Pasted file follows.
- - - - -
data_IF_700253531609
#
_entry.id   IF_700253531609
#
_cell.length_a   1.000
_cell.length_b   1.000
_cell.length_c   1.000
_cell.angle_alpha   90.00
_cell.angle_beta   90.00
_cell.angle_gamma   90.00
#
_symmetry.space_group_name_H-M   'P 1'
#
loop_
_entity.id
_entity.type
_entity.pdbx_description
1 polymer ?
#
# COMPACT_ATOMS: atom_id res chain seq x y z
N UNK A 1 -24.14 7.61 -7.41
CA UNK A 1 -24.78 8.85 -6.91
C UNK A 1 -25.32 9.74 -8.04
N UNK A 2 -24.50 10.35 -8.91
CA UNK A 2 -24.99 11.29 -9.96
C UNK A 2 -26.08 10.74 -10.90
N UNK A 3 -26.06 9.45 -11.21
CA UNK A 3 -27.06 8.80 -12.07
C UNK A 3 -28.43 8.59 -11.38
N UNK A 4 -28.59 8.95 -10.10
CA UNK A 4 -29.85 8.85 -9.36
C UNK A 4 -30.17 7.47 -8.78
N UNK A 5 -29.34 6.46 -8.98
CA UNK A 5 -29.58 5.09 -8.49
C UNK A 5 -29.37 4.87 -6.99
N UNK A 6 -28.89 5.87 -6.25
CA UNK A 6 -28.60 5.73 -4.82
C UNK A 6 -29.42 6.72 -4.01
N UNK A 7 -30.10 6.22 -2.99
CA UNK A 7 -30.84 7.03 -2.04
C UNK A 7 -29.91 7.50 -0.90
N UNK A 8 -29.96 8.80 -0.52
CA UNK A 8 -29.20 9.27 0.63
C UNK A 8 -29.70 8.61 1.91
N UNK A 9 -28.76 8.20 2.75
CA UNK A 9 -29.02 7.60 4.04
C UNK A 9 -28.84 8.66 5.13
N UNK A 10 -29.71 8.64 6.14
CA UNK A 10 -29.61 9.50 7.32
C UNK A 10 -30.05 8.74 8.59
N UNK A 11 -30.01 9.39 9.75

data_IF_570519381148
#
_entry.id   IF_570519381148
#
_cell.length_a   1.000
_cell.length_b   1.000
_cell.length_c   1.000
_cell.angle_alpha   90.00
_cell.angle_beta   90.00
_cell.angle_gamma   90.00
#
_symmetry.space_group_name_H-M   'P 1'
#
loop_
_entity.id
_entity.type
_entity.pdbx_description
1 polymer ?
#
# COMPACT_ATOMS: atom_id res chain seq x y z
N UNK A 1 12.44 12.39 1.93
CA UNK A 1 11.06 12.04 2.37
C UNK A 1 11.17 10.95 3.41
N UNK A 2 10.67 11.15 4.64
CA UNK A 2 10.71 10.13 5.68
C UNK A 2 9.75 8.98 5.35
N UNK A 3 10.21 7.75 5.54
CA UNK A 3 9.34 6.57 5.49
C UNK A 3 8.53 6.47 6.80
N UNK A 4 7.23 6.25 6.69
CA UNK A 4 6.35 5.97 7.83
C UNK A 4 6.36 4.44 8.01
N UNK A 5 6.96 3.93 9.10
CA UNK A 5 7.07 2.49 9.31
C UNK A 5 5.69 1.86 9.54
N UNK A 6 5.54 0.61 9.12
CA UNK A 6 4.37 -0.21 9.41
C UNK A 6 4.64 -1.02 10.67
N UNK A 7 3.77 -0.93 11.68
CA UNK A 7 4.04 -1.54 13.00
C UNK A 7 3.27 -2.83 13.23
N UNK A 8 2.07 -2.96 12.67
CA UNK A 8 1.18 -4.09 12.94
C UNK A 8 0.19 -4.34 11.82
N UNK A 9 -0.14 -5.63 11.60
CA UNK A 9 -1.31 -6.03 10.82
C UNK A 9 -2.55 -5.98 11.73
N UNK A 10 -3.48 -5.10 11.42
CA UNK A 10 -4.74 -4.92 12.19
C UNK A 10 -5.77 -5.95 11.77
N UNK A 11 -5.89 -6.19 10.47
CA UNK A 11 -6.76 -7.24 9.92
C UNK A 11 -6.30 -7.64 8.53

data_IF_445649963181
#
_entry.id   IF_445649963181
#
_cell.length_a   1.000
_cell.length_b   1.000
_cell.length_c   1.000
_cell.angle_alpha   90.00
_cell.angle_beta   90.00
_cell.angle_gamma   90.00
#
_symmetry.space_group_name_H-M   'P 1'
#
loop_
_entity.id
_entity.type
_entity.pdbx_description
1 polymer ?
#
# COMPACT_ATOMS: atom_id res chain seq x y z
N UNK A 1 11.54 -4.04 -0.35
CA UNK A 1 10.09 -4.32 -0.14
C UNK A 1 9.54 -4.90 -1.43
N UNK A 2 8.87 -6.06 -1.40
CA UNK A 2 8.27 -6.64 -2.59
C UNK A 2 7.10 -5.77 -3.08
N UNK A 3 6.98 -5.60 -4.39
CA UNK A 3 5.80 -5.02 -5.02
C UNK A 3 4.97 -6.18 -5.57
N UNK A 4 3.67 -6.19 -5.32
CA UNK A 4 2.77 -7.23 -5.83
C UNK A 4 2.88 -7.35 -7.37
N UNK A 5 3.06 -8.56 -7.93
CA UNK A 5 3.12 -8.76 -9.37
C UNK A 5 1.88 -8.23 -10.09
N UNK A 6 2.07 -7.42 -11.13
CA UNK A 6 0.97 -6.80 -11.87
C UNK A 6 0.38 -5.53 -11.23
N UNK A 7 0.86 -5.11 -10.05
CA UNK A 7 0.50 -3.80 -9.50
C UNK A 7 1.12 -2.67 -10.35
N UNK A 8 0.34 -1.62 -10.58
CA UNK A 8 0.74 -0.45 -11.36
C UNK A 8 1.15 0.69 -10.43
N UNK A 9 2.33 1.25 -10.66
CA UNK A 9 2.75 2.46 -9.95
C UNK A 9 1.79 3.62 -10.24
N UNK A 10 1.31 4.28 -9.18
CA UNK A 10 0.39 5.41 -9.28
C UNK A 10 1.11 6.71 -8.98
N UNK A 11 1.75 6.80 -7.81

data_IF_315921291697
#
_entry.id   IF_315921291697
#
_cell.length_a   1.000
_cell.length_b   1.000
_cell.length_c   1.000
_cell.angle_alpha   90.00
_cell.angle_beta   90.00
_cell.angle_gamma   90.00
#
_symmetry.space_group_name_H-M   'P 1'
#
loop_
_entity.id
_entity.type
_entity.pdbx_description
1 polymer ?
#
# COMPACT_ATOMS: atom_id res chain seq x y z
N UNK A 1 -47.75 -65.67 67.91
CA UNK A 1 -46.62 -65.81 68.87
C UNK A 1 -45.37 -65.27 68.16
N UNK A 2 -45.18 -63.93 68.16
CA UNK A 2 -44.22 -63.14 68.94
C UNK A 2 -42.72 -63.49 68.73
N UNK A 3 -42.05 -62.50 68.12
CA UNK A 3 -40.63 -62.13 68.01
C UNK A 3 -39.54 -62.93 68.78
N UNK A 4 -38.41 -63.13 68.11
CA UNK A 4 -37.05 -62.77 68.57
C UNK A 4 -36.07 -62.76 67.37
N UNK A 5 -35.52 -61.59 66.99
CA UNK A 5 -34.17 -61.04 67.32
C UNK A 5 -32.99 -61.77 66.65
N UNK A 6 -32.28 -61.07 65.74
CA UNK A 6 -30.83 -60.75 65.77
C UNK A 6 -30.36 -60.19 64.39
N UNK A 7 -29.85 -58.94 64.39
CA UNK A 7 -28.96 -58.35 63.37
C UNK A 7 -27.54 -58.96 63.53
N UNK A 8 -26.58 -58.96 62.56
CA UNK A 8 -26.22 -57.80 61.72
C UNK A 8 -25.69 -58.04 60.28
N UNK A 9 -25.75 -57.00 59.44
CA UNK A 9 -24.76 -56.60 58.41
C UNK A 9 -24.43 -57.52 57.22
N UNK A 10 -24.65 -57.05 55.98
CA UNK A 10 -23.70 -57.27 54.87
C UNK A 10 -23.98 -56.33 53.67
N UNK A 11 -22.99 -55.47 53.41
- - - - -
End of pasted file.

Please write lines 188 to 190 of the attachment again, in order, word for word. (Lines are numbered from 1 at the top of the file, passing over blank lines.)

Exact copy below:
N UNK A 5 -35.52 -61.59 66.99
CA UNK A 5 -34.17 -61.04 67.32
C UNK A 5 -32.99 -61.77 66.65